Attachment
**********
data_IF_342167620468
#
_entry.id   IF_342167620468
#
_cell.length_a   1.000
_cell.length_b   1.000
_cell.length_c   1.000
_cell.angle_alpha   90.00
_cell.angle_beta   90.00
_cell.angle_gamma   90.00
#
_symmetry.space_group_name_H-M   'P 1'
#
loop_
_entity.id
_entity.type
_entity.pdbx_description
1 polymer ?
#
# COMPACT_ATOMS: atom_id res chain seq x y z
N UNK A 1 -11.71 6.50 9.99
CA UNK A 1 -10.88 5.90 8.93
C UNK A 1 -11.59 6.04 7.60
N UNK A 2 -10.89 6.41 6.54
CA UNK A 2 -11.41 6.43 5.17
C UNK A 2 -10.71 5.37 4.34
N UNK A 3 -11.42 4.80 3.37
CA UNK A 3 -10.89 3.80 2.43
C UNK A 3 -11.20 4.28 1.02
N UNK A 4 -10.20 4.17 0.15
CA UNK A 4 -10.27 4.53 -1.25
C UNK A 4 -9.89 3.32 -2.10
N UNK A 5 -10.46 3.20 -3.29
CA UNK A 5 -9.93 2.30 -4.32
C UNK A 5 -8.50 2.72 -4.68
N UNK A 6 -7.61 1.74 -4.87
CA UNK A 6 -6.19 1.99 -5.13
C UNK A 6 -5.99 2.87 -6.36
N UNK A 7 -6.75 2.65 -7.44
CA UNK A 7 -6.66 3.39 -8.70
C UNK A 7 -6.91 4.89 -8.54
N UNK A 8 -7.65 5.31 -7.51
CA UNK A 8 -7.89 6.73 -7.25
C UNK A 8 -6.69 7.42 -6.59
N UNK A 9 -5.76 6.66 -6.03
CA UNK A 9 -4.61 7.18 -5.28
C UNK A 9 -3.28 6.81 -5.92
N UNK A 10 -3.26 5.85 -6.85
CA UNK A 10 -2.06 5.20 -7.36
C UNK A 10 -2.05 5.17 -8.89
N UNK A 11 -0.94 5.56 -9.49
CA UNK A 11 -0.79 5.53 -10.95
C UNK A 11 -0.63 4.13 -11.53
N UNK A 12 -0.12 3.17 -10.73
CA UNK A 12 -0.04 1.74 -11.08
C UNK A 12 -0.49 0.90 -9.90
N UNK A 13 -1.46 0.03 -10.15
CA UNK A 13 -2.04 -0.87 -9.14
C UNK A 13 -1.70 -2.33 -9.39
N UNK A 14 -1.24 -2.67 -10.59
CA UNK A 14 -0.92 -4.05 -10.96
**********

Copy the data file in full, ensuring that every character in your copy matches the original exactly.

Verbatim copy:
data_IF_342167620468
#
_entry.id   IF_342167620468
#
_cell.length_a   1.000
_cell.length_b   1.000
_cell.length_c   1.000
_cell.angle_alpha   90.00
_cell.angle_beta   90.00
_cell.angle_gamma   90.00
#
_symmetry.space_group_name_H-M   'P 1'
#
loop_
_entity.id
_entity.type
_entity.pdbx_description
1 polymer ?
#
# COMPACT_ATOMS: atom_id res chain seq x y z
N UNK A 1 -11.71 6.50 9.99
CA UNK A 1 -10.88 5.90 8.93
C UNK A 1 -11.59 6.04 7.60
N UNK A 2 -10.89 6.41 6.54
CA UNK A 2 -11.41 6.43 5.17
C UNK A 2 -10.71 5.37 4.34
N UNK A 3 -11.42 4.80 3.37
CA UNK A 3 -10.89 3.80 2.43
C UNK A 3 -11.20 4.28 1.02
N UNK A 4 -10.20 4.17 0.15
CA UNK A 4 -10.27 4.53 -1.25
C UNK A 4 -9.89 3.32 -2.10
N UNK A 5 -10.46 3.20 -3.29
CA UNK A 5 -9.93 2.30 -4.32
C UNK A 5 -8.50 2.72 -4.68
N UNK A 6 -7.61 1.74 -4.87
CA UNK A 6 -6.19 1.99 -5.13
C UNK A 6 -5.99 2.87 -6.36
N UNK A 7 -6.75 2.65 -7.44
CA UNK A 7 -6.66 3.39 -8.70
C UNK A 7 -6.91 4.89 -8.54
N UNK A 8 -7.65 5.31 -7.51
CA UNK A 8 -7.89 6.73 -7.25
C UNK A 8 -6.69 7.42 -6.59
N UNK A 9 -5.76 6.66 -6.03
CA UNK A 9 -4.61 7.18 -5.28
C UNK A 9 -3.28 6.81 -5.92
N UNK A 10 -3.26 5.85 -6.85
CA UNK A 10 -2.06 5.20 -7.36
C UNK A 10 -2.05 5.17 -8.89
N UNK A 11 -0.94 5.56 -9.49
CA UNK A 11 -0.79 5.53 -10.95
C UNK A 11 -0.63 4.13 -11.53
N UNK A 12 -0.12 3.17 -10.73
CA UNK A 12 -0.04 1.74 -11.08
C UNK A 12 -0.49 0.90 -9.90
N UNK A 13 -1.46 0.03 -10.15
CA UNK A 13 -2.04 -0.87 -9.14
C UNK A 13 -1.70 -2.33 -9.39
N UNK A 14 -1.24 -2.67 -10.59
CA UNK A 14 -0.92 -4.05 -10.96